The German silent film “Der Golem” (1915) – considered the first horror movie – featured a legendary monster that medieval Jews created to protect their ghettos from anti-Semitic attacks.
One version of the story is set in 16th-century Prague, where the head rabbi created a golem from the mud of a local river. He brought it to life by chanting certain sacred words over the clay body.
The golem proved to be such a threat to the gentile community that Emperor Rudolf II begged the rabbi to restrain the monster. The emperor promised to stop all persecution, so the rabbi deactivated the golem. Some claim that its lifeless body is still kept in the attic of the Prague Synagogue.
So far, we can say this much about golems and corporations: They are artificial entities that have been brought into being by either sacred or legal incantations. The Jews, however, were smart enough not to call their soulless protector a person.
Unlike the life-less golem in the attic, British Petroleum and other companies have “perpetual existence.” Human persons can be damned to hell for their sins, but the laws of all the states grant limited liability to stockholders.
Even though golems and companies are mute, the U.S. Supreme Court argued, incredibly enough, that Citizens United is a “speaker” with the full First Amendment rights of a natural person.
In some versions of the legend, the golem runs amok and starts killing Jews as well as gentiles. Initially, most Republicans saw nothing wrong with unlimited corporate contributions. But now that Mitt Romney’s super PAC has destroyed conservatives more to their liking, perhaps they are having second thoughts about the monster the good justices have created. Again, the Jews were wise to decommission the golem when it starting killing their co-religionists.
In the early American republic, corporations were considered legal persons, but not natural, or as I prefer to say, moral persons. Natural persons have inalienable rights, but corporate rights are granted and can be taken away by legislative fiat.
Corporations were actually viewed with much suspicion by our founders. As Thomas Jefferson states: “We shall crush in its birth the aristocracy of our monied corporations which dare already to challenge our government to a trial of strength and to bid defiance to the laws of our country.”
Jefferson would be shocked to learn that 220 years later the Supreme Court would declare that corporate money is protected speech under the First Amendment.
In the Gilded Age of the 1890s, courts gave constitutional rights to corporations that the framers would never have countenanced. According to right-wing slogans today, these men were “activist” judges “legislating from the bench” and “creating rights out of thin air.” So were the five justices who ruled two years ago that corporations would become a “disadvantaged class” if they did not have the right to express their political opinions with massive unregulated campaign contributions.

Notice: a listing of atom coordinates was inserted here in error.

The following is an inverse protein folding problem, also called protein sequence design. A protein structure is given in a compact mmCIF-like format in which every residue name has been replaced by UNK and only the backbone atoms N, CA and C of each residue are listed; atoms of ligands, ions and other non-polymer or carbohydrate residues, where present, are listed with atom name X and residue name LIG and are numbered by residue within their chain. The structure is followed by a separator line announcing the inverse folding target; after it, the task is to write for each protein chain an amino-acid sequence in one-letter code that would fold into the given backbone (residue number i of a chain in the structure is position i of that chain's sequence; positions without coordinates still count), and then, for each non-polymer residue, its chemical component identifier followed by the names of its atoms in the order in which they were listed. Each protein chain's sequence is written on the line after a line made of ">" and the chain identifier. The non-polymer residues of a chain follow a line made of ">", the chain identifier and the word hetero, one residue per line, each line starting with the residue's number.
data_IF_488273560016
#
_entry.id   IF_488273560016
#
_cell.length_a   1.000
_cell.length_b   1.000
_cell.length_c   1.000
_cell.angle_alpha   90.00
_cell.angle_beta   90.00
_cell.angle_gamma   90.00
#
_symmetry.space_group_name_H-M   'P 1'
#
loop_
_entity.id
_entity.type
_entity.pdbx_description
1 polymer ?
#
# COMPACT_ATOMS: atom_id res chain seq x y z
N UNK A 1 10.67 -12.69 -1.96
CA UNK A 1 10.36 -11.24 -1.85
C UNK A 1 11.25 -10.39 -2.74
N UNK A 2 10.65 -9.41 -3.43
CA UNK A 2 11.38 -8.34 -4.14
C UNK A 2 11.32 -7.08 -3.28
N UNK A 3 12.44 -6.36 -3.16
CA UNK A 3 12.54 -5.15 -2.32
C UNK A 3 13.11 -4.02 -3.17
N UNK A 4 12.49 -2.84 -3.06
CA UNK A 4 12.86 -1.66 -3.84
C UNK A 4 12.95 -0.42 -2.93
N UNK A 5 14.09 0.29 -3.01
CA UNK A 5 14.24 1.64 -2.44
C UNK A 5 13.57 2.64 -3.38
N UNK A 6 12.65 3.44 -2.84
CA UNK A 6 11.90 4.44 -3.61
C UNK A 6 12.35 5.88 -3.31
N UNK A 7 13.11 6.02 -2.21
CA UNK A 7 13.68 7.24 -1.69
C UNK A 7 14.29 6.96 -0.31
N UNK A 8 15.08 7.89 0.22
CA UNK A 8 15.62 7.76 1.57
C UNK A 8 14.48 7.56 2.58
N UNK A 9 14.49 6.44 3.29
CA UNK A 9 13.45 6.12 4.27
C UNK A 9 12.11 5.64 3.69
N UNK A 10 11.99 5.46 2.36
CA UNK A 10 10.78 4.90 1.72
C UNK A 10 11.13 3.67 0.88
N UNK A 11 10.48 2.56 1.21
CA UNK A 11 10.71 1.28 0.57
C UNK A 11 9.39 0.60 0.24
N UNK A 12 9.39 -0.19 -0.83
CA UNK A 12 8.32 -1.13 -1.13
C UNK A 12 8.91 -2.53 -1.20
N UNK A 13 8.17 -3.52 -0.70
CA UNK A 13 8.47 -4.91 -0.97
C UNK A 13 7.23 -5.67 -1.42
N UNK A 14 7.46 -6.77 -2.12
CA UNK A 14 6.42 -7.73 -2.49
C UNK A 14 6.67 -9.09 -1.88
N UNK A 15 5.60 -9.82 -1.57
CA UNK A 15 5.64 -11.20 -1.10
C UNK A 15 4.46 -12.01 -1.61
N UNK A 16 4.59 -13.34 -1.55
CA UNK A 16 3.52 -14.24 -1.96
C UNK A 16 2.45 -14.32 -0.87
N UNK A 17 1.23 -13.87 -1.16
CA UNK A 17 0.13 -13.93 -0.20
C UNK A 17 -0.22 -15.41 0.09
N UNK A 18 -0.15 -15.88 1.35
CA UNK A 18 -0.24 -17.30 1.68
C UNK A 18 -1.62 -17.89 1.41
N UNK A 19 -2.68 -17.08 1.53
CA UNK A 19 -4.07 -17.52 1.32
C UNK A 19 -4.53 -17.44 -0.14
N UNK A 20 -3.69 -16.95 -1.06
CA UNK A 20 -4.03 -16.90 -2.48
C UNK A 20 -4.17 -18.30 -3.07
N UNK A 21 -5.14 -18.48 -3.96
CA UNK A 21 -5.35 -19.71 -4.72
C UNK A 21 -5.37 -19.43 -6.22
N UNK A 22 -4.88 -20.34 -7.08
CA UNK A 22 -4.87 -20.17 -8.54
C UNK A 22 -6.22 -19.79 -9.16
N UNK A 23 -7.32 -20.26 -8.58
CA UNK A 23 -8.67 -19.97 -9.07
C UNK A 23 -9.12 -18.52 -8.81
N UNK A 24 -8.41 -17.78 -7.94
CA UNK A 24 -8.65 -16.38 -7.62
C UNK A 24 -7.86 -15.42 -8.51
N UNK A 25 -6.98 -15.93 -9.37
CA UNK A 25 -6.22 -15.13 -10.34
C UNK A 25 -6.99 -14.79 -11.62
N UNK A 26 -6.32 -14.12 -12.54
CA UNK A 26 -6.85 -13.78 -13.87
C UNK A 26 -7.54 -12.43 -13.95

Philosopher Gary Gutting argues that privately owned, for-profit companies “have no core dedication to fundamental human values. Such corporations exist as instruments of profit for their shareholders. This does not mean that they do not make essential economic contributions to society. But left to themselves they can be serious threats to human values that conflict with the goal of corporate profit.”
One core human value that is jeopardized is truth, because advertising “explicitly aims at convincing us to prefer a product regardless of its actual merit.”
Rep. Jim McGovern, D-Mass., has introduced the People’s Rights Amendment, which is the best means to reverse Citizens United. Similar measures have already passed in California, New Mexico, Montana, Hawaii, Massachusetts and dozens of local jurisdictions.
A 2011 Hart Research poll found that 80 percent of those surveyed did not approve of the Supreme Court decision. Perhaps this overwhelming response could turn into enough political support to overturn the greatest threat to American democracy.
Citizens United has unleashed a golem that must be legally sedated and placed in the dusty attic of history.
Local journalism is essential.
Give directly to The Spokesman-Review's Northwest Passages community forums series -- which helps to offset the costs of several reporter and editor positions at the newspaper -- by using the easy options below. Gifts processed in this system are not tax deductible, but are predominately used to help meet the local financial requirements needed to receive national matching-grant funds.
Subscribe now to get breaking news alerts in your email inbox
Get breaking news delivered to your inbox as it happens.